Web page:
The Poetry of Polycrisis

It is not easy to open one’s heart to the crises of the world, and to observe, gauge, and feel the impact. In The Defense of Poesy (1580), the Elizabethan poet Sir Philip Sidney pointed out that the ancient Romans called poets vates (diviner, foreseer, or prophet). The following poets, hailing from Australia, Spain, the United States, Paraguay, and Argentina, continue the tradition in a way informed by our unique moment in time.


The cover to Rose Hunter's Body Shell GirlRose Hunter

Body Shell Girl

Spinifex Press

A memoir about an Australian being a sex worker in Canada for ten years, these spare narrative poems explore the commodification of the powerless, objectified body (specifically of women) in late-stage capitalism, and how that commodification process inflicts existential anxiety and emotional pain. Hunter explores the ensuing fragmentation of self, and the resultant vertiginous hurtling toward oblivion, mirroring the world at large.






The cover to Valverde's Los HombresFernando Valverde

Los hombres que mataron a mi madre 

Visor Libros 

Spanish writer Valverde writes that these poems reflect the tragedy of being born a woman in a world ruled by men. In “Nuestra Madre” (Our Mother), the mother is in a nameless tomb, dead after being violated many times, broken by obedience. In “Madre entra el mar” (Mother Enters the Sea), the mother enters boundlessness, the sea, a state of being like death, but in fact brings boundlessness into the hearts and minds of the son who meditates upon her (see WLT, Autumn 2021). 






The cover to Montilla's Muse Found in a Colonized BodyYesinia Montilla

Muse Found in a Colonized Body

Four Way Books

Afro-Latina poet Montilla’s Muse is marked by hyperawareness and self-consciousness of the fact that survival in a gentrified and gentrifying city affects one’s sense of identity and the nature of art production. In such a setting, the artist runs the risk of externalizing the legitimizing gaze and putting it squarely in the hands of the critic (the gentrifier of art and poetics). What is the poet to do when the mind / the creative urge / the muse have been co-opted?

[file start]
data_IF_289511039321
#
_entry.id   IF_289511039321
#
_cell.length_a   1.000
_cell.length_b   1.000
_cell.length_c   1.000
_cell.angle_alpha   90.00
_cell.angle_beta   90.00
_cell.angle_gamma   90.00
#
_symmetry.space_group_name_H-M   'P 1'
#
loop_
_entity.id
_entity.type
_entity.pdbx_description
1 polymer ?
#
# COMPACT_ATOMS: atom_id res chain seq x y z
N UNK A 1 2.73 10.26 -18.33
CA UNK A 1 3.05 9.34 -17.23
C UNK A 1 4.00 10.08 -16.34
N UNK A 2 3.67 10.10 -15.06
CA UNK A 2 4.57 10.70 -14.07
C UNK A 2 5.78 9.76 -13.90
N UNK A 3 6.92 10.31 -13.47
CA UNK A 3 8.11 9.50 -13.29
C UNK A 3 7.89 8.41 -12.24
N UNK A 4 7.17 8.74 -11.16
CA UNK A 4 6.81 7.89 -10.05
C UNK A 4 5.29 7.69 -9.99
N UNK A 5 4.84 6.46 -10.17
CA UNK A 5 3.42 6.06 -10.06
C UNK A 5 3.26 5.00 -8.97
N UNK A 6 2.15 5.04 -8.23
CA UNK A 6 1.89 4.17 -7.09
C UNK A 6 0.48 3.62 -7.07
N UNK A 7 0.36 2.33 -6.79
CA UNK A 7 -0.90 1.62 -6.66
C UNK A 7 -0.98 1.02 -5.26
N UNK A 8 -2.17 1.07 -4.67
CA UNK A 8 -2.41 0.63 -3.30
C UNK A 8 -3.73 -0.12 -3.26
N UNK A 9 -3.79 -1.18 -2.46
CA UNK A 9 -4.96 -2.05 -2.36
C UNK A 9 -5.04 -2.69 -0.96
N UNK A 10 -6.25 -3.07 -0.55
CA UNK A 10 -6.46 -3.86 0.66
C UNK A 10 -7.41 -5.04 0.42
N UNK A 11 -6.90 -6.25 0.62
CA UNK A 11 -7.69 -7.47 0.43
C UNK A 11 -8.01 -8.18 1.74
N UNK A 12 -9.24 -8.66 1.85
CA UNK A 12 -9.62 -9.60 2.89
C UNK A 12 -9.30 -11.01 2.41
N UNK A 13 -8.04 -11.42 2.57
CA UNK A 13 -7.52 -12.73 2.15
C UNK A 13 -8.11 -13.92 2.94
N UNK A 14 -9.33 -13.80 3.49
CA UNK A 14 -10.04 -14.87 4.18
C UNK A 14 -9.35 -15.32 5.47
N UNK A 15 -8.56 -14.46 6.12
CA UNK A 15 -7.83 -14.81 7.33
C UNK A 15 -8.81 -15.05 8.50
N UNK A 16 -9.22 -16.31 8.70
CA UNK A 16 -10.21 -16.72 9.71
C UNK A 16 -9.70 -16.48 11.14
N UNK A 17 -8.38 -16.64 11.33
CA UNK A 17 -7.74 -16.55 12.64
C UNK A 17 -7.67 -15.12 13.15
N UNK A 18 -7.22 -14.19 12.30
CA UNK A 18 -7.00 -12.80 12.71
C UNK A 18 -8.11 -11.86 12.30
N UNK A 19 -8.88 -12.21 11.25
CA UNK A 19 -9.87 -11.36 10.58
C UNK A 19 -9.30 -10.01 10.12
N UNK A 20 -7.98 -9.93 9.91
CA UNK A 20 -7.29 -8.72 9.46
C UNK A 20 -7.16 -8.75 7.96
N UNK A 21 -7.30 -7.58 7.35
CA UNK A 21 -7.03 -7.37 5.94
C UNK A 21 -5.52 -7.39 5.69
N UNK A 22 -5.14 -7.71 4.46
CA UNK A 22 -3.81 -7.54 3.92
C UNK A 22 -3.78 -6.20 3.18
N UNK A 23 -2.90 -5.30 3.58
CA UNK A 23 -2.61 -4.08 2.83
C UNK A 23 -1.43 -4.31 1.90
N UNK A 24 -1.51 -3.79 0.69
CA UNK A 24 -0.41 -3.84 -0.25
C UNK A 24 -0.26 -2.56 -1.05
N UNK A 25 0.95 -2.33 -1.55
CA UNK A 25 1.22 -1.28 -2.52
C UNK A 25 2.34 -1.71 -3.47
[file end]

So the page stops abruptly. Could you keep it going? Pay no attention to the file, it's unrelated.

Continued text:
The cover to Delgado's Yvytu ymaSusy Delgado

Yvytu yma / Viento Viejo

Arandura Editorial

A series of poems now being translated into English (to be published in 2024) that address the world from a Guaraní (Paraguayan) perspective, Yvytu yma / Viento Viejo mourns the way that the modern world has harmed the earth and, by extension, all people. The wisdom from the ancient ways of viewing the world—views that are only possible by delving deeply into Indigenous languages such as Guaraní—are held out as the only hope in a world torn apart by the practices of modernity. (Editorial note: Read the work of three Guaraní poets from this same issue)





The cover to Dimitrouka's Laureles

Agathi Dimitrouka

Laureles de silencio (Spanish/Greek) 

Abisinia Editorial

The first poem of this collection from Argentina, “For the Hanged Dogs,” exhorts readers to “Hang the dogs in the olive trees / so their tears flow like oil / and close the eyes of our dead.” What seems to be extreme animal cruelty is a portal into a horrific battle within one’s mind against the ghosts and monsters of the past (including one’s own ancestors) and intractable crises of the state in a world that can only be described as postapocalyptic. “People, prepare your own gallows.” 



University of Oklahoma

Susan Smith Nash’s PhD dissertation from the University of Oklahoma examined apocalyptic narratives in literary, film, and cultural texts. She has combined her passion for geology and energy technologies to develop programs that promote innovation and new solutions. Her latest projects involve a deep dive into Mexican cinema and the influence of the golden age of Mexican cinema.